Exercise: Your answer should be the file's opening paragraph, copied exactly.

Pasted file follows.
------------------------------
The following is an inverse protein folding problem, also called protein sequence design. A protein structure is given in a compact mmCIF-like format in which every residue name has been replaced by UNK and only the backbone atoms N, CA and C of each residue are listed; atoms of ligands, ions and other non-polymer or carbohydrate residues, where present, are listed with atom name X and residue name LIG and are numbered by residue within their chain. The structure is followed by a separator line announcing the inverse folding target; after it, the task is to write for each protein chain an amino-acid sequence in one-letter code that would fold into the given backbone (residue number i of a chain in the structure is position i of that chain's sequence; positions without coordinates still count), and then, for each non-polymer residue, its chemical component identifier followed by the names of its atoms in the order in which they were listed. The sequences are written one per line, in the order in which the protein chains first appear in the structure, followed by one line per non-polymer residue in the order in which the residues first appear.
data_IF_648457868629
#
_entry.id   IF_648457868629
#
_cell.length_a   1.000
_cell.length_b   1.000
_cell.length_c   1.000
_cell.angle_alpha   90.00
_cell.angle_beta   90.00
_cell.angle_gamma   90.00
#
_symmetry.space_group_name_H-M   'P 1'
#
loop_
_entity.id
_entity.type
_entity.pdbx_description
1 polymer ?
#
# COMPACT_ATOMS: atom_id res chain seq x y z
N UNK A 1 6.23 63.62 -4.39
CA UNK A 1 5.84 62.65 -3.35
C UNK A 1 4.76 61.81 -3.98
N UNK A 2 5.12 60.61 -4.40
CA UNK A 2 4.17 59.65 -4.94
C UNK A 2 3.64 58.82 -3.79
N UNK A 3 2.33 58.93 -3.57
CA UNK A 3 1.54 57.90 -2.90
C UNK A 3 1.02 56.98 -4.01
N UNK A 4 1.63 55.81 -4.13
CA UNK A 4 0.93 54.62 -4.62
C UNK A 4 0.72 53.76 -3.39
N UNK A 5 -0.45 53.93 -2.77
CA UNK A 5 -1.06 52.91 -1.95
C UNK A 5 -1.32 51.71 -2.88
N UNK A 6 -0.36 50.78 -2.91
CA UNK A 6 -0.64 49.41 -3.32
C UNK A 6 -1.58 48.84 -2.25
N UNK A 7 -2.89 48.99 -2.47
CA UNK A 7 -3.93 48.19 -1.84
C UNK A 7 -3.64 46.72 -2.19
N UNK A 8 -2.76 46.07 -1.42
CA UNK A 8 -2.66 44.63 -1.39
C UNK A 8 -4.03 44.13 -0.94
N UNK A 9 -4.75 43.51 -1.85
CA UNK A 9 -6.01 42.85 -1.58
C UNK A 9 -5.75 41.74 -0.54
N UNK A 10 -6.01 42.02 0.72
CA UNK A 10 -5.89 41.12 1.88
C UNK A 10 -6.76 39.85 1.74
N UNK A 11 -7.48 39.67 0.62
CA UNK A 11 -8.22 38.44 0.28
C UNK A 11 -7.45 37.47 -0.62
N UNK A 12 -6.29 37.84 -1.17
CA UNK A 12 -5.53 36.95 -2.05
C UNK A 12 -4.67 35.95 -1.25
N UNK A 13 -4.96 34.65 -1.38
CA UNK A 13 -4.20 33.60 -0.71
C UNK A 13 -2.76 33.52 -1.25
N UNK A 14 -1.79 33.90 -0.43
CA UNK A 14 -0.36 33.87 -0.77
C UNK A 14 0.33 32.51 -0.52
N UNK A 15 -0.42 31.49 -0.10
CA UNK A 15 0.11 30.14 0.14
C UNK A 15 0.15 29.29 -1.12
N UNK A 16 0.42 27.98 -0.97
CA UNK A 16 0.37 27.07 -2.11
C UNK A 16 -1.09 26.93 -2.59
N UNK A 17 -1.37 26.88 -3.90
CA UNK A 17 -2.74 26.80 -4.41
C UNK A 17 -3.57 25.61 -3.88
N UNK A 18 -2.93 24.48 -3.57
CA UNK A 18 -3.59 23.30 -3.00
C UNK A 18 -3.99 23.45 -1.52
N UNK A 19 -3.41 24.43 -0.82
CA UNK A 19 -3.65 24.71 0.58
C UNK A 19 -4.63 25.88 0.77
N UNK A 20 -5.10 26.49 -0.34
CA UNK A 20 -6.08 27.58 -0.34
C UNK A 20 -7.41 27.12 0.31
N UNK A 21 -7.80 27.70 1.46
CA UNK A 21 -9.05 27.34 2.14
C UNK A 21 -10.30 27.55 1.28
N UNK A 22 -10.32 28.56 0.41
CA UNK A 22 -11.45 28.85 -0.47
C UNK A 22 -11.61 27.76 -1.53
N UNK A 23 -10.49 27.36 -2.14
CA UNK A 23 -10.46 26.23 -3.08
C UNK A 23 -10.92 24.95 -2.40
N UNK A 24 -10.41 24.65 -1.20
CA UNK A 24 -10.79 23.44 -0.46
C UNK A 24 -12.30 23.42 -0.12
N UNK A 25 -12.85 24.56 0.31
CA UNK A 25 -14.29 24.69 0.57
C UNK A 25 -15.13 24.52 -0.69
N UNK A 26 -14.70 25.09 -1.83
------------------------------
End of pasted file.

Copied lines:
The following is an inverse protein folding problem, also called protein sequence design. A protein structure is given in a compact mmCIF-like format in which every residue name has been replaced by UNK and only the backbone atoms N, CA and C of each residue are listed; atoms of ligands, ions and other non-polymer or carbohydrate residues, where present, are listed with atom name X and residue name LIG and are numbered by residue within their chain. The structure is followed by a separator line announcing the inverse folding target; after it, the task is to write for each protein chain an amino-acid sequence in one-letter code that would fold into the given backbone (residue number i of a chain in the structure is position i of that chain's sequence; positions without coordinates still count), and then, for each non-polymer residue, its chemical component identifier followed by the names of its atoms in the order in which they were listed. The sequences are written one per line, in the order in which the protein chains first appear in the structure, followed by one line per non-polymer residue in the order in which the residues first appear.